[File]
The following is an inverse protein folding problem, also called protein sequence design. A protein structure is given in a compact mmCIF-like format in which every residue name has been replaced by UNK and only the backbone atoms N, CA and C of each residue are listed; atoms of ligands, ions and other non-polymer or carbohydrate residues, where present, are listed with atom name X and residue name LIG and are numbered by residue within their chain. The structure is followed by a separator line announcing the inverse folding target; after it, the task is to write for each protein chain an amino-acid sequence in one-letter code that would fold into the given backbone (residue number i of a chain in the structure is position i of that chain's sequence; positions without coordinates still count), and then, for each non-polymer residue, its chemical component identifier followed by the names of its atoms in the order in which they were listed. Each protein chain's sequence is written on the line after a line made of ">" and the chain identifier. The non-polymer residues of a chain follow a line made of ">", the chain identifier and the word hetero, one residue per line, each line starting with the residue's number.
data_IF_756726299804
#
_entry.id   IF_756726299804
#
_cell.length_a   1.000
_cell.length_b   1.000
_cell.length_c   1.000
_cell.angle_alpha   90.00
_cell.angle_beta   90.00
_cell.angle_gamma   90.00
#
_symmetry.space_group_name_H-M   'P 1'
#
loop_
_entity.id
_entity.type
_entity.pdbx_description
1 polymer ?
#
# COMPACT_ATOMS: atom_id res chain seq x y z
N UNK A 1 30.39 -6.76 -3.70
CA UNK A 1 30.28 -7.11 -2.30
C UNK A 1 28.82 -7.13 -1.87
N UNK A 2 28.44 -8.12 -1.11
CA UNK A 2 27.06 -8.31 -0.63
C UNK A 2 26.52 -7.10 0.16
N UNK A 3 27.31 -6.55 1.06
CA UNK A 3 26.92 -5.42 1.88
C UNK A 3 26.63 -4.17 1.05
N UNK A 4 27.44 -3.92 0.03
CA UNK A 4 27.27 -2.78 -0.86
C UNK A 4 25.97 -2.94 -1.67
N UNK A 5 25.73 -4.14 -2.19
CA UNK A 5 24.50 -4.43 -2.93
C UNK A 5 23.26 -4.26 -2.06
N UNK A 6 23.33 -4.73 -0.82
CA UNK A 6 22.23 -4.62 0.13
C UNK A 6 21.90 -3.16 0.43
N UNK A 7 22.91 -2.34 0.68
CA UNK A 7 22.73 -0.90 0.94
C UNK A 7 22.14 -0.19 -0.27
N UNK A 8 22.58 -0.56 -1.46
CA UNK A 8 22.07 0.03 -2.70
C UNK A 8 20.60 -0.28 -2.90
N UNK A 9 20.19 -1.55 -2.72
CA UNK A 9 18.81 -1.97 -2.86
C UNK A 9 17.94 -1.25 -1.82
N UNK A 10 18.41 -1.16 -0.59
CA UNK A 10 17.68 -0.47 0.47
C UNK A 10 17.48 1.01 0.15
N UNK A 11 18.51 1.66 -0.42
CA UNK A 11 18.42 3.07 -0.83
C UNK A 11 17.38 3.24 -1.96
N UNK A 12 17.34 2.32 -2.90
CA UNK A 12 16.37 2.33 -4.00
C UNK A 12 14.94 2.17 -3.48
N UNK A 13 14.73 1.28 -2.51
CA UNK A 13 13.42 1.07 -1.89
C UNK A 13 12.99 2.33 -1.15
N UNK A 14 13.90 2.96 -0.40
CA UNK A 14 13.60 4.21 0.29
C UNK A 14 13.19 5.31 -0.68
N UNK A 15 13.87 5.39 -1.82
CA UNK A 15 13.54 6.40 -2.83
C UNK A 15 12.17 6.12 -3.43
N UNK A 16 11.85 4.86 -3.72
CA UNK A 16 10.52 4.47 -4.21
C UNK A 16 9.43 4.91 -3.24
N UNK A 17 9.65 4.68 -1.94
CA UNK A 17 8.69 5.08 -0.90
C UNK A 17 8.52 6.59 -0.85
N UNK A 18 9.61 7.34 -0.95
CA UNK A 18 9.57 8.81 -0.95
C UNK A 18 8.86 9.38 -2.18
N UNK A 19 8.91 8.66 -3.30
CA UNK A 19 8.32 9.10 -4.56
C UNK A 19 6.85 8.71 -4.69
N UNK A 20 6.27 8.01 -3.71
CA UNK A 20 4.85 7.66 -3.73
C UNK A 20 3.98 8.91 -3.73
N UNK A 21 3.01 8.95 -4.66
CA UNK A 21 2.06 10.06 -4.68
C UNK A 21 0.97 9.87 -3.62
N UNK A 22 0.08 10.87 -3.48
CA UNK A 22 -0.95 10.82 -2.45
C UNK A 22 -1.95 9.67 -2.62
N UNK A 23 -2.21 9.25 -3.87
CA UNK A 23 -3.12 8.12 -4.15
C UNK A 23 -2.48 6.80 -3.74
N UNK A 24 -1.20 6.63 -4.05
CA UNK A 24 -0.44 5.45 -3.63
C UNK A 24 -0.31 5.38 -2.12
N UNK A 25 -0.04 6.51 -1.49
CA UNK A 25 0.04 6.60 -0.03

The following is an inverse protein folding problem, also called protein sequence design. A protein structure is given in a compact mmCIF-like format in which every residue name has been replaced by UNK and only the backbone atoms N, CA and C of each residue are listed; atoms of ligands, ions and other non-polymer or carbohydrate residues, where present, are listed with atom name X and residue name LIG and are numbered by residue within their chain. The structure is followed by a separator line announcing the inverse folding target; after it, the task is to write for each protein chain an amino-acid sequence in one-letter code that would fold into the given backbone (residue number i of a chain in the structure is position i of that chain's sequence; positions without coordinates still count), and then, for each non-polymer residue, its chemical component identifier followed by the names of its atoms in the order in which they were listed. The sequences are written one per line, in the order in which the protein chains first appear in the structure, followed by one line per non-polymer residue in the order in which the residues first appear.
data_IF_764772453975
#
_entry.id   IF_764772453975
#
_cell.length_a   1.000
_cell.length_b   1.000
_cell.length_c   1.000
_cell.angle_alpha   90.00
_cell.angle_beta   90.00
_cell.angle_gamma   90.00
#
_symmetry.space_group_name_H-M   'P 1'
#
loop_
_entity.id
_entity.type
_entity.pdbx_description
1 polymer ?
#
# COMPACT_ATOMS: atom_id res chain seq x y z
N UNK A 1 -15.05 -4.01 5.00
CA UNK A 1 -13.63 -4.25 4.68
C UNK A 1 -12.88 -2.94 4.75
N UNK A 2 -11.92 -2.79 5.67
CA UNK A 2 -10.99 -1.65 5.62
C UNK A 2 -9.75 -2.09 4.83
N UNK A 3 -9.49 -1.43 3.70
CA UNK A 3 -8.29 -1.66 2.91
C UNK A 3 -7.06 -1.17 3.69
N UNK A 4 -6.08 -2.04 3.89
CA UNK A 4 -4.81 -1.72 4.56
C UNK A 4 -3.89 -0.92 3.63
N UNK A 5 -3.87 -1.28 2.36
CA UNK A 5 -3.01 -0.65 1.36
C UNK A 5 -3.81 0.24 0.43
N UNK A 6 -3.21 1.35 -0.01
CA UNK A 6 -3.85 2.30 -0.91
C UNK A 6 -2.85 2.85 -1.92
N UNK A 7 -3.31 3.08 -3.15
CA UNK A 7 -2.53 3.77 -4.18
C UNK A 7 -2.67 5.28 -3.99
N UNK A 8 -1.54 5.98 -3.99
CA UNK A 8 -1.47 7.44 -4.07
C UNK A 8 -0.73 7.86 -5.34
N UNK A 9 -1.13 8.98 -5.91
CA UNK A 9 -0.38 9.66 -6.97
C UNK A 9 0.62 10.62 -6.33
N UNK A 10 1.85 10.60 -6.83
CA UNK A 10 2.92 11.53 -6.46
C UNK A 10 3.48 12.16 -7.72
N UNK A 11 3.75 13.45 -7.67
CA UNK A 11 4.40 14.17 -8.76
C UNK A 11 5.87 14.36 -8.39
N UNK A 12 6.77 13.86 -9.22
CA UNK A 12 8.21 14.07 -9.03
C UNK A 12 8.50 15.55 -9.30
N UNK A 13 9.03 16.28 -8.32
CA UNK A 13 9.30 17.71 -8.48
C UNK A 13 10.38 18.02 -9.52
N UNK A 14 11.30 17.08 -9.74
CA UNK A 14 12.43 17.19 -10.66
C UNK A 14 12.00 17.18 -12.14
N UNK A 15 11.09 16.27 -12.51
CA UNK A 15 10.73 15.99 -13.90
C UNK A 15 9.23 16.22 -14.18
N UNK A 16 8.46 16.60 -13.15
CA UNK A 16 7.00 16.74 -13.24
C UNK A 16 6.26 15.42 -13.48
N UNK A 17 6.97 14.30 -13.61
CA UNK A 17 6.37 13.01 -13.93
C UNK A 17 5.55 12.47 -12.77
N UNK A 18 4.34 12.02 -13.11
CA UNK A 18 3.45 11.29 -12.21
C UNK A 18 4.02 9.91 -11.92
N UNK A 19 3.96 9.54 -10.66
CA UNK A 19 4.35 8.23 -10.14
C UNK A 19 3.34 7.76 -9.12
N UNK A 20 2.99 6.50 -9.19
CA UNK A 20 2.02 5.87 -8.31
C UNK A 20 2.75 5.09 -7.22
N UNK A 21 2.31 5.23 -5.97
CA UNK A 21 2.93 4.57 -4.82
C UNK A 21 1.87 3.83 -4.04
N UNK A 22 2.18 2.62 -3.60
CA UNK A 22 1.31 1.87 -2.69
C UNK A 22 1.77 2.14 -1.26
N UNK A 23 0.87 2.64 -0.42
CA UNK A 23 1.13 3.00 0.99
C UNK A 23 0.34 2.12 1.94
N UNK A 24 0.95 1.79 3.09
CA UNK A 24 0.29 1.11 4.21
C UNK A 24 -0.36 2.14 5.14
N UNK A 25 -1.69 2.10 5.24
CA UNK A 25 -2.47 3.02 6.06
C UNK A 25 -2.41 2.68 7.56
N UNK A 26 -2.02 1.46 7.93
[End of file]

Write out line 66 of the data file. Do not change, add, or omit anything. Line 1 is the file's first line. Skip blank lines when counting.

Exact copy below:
C UNK A 15 12.17 6.12 -3.43